AN ITERATIVE CLASSIﬁCATION SCHEME FOR SANITIZING LARGE-SCALE DATASETS
Cheap ubiquitous computing enables the collection of massive amounts of personal data in a wide variety of domains.Many organizations aim to share such data while obscuring features that could disclose personally identiﬁable information. Much of thisdata exhibits weak structure (e.g., text), such that machine learning approaches have been developed to detect and remove identiﬁersfrom it. While learning is never perfect, and relying on such approaches to sanitize data can leak sensitive information, a small risk isoften acceptable. Our goal is to balance the value of published data and the risk of an adversary discovering leaked identiﬁers. Wemodel data sanitization as a game between 1) a publisher who chooses a set of classiﬁers to apply to data and publishes onlyinstances predicted as non-sensitive and 2) an attacker who combines machine learning and manual inspection to uncover leakedidentifying information. We introduce a fast iterative greedy algorithm for the publisher that ensures a low utility for a resource-limitedadversary. Moreover, using ﬁve text data sets we illustrate that our algorithm leaves virtually no automatically identiﬁable sensitiveinstances for a state-of-the-art learning algorithm, while sharing over 93% of the original data, and completes after at most 5 iterations.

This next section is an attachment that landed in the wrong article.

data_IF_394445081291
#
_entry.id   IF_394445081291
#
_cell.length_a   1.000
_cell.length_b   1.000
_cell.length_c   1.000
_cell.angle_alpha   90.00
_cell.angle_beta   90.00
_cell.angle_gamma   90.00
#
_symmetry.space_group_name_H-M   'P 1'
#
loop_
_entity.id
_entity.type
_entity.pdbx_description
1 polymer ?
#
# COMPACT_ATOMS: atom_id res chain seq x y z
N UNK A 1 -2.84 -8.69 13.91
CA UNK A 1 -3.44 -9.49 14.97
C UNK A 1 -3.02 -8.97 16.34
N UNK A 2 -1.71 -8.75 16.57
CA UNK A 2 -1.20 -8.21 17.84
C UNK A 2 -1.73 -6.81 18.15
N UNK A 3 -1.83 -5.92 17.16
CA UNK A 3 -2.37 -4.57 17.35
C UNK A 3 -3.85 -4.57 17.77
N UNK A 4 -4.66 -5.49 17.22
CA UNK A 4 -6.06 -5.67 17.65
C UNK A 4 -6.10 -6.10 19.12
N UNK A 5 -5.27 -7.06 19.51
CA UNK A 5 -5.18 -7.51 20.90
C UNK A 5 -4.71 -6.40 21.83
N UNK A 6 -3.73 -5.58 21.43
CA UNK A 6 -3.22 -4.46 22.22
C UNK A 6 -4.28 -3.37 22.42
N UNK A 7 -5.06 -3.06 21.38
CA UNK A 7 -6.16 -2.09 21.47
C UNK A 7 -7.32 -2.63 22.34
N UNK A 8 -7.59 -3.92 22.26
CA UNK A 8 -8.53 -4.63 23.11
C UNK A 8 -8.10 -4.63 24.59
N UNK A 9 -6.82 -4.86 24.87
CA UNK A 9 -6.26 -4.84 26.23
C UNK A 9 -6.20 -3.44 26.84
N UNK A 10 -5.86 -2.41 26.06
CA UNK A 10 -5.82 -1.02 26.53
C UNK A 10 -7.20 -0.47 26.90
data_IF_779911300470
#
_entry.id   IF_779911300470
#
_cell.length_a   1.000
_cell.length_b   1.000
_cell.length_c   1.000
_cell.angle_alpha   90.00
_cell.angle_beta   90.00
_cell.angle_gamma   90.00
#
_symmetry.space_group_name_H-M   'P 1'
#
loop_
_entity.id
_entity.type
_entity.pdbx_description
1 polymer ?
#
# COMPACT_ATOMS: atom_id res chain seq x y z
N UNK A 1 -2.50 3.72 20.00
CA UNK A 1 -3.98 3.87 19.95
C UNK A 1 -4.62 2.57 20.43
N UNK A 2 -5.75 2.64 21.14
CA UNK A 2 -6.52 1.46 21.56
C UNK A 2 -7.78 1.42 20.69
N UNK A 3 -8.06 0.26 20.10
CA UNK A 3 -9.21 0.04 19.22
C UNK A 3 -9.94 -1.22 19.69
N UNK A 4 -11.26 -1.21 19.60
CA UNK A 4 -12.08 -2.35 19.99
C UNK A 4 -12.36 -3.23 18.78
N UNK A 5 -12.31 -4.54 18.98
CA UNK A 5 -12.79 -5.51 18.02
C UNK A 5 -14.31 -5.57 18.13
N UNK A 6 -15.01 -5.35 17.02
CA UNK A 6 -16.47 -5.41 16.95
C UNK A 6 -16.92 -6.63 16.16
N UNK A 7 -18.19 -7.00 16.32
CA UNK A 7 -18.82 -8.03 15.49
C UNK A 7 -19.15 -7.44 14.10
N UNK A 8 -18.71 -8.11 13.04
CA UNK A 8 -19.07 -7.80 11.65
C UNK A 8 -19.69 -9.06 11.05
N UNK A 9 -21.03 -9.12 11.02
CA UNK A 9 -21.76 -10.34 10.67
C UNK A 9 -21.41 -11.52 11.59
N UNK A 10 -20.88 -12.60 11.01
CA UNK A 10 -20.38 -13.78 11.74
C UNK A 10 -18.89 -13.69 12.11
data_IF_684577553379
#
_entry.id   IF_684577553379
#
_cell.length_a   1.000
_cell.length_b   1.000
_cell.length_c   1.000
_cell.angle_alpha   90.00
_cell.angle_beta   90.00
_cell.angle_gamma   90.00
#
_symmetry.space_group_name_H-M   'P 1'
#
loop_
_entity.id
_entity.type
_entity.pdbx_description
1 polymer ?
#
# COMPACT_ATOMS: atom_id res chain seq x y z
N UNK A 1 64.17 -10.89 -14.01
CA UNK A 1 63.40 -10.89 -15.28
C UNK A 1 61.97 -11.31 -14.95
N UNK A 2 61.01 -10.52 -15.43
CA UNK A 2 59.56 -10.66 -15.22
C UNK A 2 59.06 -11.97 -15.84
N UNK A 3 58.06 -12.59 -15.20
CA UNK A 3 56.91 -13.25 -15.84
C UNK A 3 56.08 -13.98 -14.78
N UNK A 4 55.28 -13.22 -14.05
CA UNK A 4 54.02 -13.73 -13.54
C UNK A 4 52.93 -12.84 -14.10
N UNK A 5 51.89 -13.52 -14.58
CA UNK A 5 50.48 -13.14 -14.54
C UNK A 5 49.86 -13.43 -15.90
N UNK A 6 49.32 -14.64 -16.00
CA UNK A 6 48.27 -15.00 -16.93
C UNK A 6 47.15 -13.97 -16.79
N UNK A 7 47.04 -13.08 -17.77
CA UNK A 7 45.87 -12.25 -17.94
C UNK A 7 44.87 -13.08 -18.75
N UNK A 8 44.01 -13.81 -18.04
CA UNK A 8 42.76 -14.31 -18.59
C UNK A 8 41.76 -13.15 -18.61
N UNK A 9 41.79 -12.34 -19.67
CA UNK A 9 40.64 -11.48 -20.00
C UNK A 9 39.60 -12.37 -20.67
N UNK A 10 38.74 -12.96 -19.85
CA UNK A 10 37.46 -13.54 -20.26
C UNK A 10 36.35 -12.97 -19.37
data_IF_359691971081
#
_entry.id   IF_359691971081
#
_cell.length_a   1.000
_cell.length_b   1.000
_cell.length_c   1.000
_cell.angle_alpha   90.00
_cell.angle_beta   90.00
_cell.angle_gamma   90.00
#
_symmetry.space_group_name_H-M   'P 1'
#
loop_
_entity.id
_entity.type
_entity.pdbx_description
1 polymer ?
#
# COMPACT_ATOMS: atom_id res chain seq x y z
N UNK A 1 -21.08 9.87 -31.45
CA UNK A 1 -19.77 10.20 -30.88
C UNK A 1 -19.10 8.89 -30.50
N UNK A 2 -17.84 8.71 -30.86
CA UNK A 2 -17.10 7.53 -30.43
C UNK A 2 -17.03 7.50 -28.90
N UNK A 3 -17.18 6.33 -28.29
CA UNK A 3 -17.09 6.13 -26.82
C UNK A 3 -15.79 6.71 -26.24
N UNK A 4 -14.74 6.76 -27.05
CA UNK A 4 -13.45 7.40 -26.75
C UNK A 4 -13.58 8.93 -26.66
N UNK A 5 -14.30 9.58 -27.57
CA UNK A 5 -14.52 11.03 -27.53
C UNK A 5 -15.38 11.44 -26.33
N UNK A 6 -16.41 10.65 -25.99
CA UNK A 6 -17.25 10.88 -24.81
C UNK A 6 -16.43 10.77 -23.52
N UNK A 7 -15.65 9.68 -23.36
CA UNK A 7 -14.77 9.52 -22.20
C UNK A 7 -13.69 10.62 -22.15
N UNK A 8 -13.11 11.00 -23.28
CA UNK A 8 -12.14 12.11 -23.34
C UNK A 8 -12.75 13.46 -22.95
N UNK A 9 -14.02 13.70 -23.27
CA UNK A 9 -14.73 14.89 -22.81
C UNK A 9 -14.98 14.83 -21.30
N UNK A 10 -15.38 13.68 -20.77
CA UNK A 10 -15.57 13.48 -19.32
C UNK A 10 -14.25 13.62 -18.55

there has been a substantial amount of research conductedin the ﬁeld of privacy-preserving data publishing (PPDP)over the past several decades. Much of this work isdedicated to methods that transform well-structured (e.g.,relational) data to adhere to a certain criterion or a set ofcriteria, such as k-anonymization among a multitudeof others. These criteria attempt to offer guaranteesabout the ability of an attacker to either distinguish betweendifferent records in the data or make inferences tied to aspeciﬁc individual. There is now an extensive literature aimingto operationalize such PPDP criteria in practice throughthe application of techniques such as generalization, suppression(or removal), and randomization All of these techniques, however, relyon a priori knowledge of which features in the data areeither themselves sensitive or can be linked to sensitiveattributes. n the context of privacy preservation for unstructured data,such as text, various approaches have been proposed forthe automatic discovery of sensitive entities, such as identiﬁers.The simplest of these rely on a large collection ofrules, dictionaries, and regular expressions proposed an automated data sanitization algorithmaimed at removing sensitive identiﬁers while inducing theleast distortion to the contents of documents.